Welcome back, friend. Judge has been on a bit of a hiatus from the daily recap, as he’s undergone his first serious slump of his career. After appearing in this space six times between April and July, he’s been absent for all of August while his bat has cooled off dramatically. But there are signs that Judge might be heating up again; not only did he blast another gigantic home run, but it was his second home run in three games, and part of a mini-hot streak that has him looking more like his pre-All Star Break self.
This home run, and the reaction to it, is clear and convincing proof of the importance of aesthetics to the impressiveness of home runs. At 457 feet, this home run is long, but not that long — it ranks 67th on the year, tied with six other home runs — but Twitter lost its dang mind over this home run and video clip.
This is where Aaron Judge's home run landed. Look how far away home plate looks. pic.twitter.com/JhROXzje9f— Kenny Ducey (@KennyDucey) August 17, 2017
And with good reason! Because the 20 feet of difference between this and the fifth-longest home run of 2017 is much, much less important than the sheer visual spectacle this blast featured. It had everything: shock and awe on the part of the opponents and fans,
a third deck to soar into, and the kind of hangtime and arc that make distance seem cool. Our only criterion in this category is distance, but it’s just a proxy for coolness, and it doesn’t always match. This Judge home run was just impressive, as measured by distance; by coolness, it was mind-blowing.
- We’ve been talking about the Yankees bullpen a lot lately; yesterday, Dylan Svodoba called attention to the excellent and underappreciated Tommy Kahnle, recently acquired from the White Sox. But he’s not the only underappreciated reliever in the Bronx, as Matt Provenzano points out for Pinstripe Alley; Chad Green is also someone you probably don’t know, and should probably get to know soon.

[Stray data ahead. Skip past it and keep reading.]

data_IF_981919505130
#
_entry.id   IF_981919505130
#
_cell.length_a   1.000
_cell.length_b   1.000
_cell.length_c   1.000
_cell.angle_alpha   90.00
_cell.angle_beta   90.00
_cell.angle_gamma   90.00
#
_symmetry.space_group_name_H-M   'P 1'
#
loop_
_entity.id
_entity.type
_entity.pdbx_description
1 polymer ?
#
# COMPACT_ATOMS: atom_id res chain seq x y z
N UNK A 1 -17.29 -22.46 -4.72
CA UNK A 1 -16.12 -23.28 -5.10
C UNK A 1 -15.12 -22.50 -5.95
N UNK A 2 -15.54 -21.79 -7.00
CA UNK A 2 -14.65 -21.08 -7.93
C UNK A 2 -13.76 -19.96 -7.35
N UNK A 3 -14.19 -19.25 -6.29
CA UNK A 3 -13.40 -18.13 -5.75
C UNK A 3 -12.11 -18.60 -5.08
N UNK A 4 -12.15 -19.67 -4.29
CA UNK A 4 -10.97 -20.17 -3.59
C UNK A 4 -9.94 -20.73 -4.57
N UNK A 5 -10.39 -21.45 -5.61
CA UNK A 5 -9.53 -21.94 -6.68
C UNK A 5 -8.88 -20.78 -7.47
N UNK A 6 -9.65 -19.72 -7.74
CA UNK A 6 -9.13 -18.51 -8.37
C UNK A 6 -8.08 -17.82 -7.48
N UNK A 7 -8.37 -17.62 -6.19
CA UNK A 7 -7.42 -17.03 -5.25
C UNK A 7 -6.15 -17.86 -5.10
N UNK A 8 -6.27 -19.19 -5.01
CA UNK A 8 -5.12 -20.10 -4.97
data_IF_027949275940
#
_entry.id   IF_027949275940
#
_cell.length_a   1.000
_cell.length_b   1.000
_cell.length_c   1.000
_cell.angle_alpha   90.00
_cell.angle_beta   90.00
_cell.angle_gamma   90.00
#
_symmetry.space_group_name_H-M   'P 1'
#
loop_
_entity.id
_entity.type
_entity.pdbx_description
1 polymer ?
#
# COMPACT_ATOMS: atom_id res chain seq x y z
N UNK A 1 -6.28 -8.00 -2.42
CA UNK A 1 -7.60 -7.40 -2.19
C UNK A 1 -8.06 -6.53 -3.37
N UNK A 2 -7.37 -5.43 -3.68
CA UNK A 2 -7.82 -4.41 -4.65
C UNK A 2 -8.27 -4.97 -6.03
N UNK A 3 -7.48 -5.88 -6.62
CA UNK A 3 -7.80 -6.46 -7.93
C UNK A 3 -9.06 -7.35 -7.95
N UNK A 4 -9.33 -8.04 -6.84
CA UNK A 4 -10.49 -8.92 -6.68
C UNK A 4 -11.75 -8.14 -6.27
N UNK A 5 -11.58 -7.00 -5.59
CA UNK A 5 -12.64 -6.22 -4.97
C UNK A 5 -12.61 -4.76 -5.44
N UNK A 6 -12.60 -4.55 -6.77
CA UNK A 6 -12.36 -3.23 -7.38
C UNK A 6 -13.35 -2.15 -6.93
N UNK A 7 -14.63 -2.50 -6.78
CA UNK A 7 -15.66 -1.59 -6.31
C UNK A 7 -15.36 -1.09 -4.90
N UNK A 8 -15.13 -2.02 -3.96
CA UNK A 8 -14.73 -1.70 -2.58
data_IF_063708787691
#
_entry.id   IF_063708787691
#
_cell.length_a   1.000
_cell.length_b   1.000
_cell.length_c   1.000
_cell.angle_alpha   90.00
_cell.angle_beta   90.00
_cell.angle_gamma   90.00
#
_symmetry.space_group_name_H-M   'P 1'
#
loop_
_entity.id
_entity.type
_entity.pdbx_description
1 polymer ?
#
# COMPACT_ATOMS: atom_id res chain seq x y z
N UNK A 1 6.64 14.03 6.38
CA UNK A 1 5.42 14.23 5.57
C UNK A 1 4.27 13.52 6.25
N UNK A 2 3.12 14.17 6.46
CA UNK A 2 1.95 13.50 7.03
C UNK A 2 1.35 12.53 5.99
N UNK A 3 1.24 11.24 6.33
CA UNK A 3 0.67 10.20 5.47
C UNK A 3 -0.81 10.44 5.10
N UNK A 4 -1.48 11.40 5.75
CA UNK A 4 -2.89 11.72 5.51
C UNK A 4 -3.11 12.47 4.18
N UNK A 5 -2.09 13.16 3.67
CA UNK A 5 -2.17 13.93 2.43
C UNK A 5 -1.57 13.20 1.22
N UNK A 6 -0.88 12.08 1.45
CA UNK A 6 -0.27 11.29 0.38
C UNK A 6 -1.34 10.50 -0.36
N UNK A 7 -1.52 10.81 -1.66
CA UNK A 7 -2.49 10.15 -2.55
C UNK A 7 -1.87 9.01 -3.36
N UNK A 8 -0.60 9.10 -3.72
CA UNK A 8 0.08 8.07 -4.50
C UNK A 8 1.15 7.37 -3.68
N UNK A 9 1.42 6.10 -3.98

- Cleveland has the best starting rotation in the majors nowadays. Alone, that might not be that shocking — Corey Kluber, Carlos Carrasco, and Danny Salazar make for a heckuva front-end — but as Matt Lyons of Lets Go Tribe notes, it’s the speed of this turnaround that’s surprising. Cleveland had the league’s worst ERA as late as June 10; they’ve risen all the way to the top of the AL since.
- Mookie Betts’s power was always surprising, given his frame; recently, it seems to have vanished altogether. At Over the Monster, Matt Collins tries to figure out why, and whether there’s a reason for long-term concern with the young star.
Today’s best pitching matchup
Jeff Samardzija (3.70 projected ERA) vs. Aaron Nola (3.67 projected ERA)
In a matchup between two of the worst teams in baseball, two very good pitchers are matching up, turning this game into something actually worth watching. Jeff Samardzija is a fixed quantity at this point, known as much for his stability and consistency as for his excellence. He’s in the midst of his sixth straight season with an fWAR total between 2.5 and 4.5, and while his ERA is higher than usual at 4.74, his FIP of 3.46 and DRA of 3.35 suggest that he’s still the excellent starter he’s always been. The projections agree, too.
Nola is the opposite, in the sense that he has a much shorter track record, and could be headed up or down from where he’s at now. That present position is quite good, however; he’s the proud owner of a 3.02 ERA, 3.15 FIP, and 2.81 DRA. As Steven Martano noted last week, Nola has recovered from last season’s sprained UCL better than anyone could have expected, and turned into a cornerstone piece for the Phillies. It’ll be a battle of new versus old in San Francisco, with two very closely matched starters.